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The cost impact of a quality-assured mechanical assessment in primary low back pain care

Journal of Manual & Manipulative Therapy

Objectives: The escalating cost of low back pain (LBP) care has not improved outcomes. Our purpose: to compare costs between LBP care guided by a quality-assured mechanical assessment (MC) and usual community care (CC).


Study Design: Administrative claims data analysis.


Methods: Employees and dependents of a large self-insured manufacturer seeking care for LBP in 2013 chose between the company’s primary care clinic (where MC was delivered) and community care.

The claims of 5,036 were analyzed for one year following subjects’ initial evaluation excluding only those with diagnostic codes for fractures, dislocations, or infections. MC included an advanced form of Mechanical Diagnosis & Therapy (MDT). CC varied based on each subjects’ selection of providers. Primary outcome measure: one-year cost of each subject’s care. Secondary: number of MRIs, spinal injections, and lumbar surgeries undertaken. The payer’s proprietary risk-adjustment algorithm was utilized.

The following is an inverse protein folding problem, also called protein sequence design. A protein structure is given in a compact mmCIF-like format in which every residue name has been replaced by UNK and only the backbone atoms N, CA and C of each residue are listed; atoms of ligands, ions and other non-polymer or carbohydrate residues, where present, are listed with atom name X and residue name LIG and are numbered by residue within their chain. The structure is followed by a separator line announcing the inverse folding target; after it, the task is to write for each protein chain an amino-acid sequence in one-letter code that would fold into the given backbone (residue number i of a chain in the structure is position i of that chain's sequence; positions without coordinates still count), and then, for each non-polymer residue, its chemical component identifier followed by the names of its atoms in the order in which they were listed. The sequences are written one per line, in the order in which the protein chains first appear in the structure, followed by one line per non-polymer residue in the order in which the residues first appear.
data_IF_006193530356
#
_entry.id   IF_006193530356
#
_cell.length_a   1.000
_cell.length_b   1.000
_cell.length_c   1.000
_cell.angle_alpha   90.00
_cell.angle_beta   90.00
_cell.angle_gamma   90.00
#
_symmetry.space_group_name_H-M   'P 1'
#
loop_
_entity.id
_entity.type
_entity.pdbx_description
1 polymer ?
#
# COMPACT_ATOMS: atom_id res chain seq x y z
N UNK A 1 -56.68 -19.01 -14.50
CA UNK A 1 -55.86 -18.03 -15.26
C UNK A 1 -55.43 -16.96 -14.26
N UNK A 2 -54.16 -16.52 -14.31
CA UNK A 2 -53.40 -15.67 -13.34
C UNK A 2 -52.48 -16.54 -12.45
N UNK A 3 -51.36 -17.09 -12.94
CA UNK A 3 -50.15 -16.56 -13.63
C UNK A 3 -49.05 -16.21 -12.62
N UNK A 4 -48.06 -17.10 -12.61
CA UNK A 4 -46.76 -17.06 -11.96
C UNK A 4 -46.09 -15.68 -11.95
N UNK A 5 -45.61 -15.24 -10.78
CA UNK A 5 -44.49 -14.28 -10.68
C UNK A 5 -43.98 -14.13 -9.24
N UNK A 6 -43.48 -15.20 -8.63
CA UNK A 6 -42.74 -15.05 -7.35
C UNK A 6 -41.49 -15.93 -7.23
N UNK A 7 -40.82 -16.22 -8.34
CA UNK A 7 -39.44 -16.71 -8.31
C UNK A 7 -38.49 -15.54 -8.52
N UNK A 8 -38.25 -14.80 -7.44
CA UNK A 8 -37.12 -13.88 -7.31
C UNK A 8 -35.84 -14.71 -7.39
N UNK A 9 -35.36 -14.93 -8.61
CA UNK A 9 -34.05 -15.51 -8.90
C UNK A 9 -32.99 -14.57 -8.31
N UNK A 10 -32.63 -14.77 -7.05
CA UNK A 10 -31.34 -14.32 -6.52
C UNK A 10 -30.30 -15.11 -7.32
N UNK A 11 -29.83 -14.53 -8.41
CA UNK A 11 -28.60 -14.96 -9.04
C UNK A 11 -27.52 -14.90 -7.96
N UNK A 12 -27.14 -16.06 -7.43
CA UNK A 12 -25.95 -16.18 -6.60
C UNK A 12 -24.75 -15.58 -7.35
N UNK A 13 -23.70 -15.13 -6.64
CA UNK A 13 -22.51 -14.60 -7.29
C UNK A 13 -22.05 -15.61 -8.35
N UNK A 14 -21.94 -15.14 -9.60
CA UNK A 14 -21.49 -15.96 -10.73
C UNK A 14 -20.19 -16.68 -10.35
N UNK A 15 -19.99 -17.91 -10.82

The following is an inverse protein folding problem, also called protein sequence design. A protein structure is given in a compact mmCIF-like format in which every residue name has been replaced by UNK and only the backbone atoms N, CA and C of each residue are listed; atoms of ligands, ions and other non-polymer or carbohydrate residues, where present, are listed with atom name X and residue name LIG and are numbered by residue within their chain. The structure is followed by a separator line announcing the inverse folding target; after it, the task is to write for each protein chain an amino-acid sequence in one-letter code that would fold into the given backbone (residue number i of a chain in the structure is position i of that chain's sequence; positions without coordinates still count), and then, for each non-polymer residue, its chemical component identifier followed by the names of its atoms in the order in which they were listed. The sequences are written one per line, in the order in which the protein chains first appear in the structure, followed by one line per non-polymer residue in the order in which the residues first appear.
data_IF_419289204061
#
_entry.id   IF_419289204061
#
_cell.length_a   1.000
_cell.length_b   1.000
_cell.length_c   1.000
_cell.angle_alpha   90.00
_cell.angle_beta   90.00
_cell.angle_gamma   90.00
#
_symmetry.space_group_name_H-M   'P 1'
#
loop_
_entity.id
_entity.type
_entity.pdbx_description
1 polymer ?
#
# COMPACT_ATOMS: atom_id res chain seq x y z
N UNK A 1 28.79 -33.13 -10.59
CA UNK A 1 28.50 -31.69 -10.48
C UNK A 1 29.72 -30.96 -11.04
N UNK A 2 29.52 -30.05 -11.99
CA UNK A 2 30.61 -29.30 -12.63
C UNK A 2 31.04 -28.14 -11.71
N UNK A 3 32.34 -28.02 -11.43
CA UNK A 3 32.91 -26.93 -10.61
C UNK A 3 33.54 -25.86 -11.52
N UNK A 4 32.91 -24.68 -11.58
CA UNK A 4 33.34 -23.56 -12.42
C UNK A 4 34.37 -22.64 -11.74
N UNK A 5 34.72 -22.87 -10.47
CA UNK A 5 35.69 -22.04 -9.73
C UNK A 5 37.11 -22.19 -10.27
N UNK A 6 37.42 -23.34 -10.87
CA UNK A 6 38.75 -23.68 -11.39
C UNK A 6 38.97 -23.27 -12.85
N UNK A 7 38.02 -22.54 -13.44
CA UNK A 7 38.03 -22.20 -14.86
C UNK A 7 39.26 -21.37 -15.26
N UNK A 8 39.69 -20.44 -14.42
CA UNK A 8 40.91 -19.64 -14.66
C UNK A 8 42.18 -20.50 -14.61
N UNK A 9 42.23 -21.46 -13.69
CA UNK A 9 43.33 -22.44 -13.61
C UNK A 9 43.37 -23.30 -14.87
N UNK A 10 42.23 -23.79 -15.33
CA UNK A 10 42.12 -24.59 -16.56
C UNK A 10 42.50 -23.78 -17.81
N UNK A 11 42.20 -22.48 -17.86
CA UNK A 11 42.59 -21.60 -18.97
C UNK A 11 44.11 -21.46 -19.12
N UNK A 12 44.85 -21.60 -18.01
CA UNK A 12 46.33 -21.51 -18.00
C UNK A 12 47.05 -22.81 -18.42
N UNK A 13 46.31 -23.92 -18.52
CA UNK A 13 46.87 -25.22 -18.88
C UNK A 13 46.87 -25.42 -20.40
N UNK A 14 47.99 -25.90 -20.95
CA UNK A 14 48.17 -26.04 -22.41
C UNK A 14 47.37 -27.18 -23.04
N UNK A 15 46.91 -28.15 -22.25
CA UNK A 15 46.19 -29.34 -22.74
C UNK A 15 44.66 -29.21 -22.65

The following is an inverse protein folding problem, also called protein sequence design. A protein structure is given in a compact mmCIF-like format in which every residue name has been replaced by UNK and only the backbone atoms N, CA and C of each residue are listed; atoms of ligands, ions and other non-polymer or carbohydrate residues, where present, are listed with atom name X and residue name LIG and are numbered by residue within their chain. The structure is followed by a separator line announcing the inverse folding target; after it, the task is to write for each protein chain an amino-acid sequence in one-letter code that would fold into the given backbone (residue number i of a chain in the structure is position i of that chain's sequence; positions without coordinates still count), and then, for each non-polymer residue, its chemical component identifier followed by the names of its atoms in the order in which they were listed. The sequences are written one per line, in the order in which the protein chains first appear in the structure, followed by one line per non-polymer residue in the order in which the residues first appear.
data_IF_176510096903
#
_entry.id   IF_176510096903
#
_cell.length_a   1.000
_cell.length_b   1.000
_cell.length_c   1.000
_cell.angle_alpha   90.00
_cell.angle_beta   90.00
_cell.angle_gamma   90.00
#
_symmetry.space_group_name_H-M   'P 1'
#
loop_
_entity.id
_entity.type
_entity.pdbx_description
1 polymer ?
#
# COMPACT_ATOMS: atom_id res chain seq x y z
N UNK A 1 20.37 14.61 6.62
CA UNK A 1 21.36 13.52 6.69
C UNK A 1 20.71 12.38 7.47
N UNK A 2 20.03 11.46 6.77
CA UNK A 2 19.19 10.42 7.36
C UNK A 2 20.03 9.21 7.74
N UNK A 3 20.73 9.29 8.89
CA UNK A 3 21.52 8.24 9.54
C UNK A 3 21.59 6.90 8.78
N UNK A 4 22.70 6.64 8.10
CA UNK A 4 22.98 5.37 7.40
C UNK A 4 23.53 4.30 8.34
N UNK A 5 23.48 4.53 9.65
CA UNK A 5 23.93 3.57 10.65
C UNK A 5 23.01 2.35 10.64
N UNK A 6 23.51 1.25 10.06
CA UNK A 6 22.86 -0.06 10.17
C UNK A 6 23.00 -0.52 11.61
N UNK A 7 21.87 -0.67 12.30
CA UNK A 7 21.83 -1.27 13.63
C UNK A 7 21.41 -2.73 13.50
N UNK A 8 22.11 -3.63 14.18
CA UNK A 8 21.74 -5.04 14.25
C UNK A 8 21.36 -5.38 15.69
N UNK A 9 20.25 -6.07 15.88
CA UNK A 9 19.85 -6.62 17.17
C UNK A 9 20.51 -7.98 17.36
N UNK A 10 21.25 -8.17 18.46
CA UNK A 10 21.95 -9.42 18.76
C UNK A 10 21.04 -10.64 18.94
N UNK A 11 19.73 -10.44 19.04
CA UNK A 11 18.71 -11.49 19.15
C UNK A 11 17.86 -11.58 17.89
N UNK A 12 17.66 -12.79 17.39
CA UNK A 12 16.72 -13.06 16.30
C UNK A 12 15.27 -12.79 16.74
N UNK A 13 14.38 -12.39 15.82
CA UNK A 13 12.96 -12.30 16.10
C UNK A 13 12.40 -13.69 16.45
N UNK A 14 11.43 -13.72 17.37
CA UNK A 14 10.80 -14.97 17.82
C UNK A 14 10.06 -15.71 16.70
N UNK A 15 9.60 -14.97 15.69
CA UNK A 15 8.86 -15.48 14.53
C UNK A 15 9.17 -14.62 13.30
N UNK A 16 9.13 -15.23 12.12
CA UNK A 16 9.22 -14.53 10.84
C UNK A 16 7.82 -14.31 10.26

Results: After risk adjustment, the average cost per MC subject was 51.48% lower than the CC average cost (p < .0279). The utilization of MRIs, injections, and surgeries was lower with MC by 49.75%, 39.44%, 78.38% with relative risks of 1.99, 1.64, and 4.73, respectively.


Conclusions This 51.5% cost-savings reflects the substantial reduction in downstream how most can rapidly recover with self-care with no need for other seeking with MC, including lower utilization of MRIs, injections, surgeries, and downstream care after six months from the initial visit. It is well documented that the MDT clinical examination typically elicits patterns of pain response that in turn identify :

Patient Satisfaction

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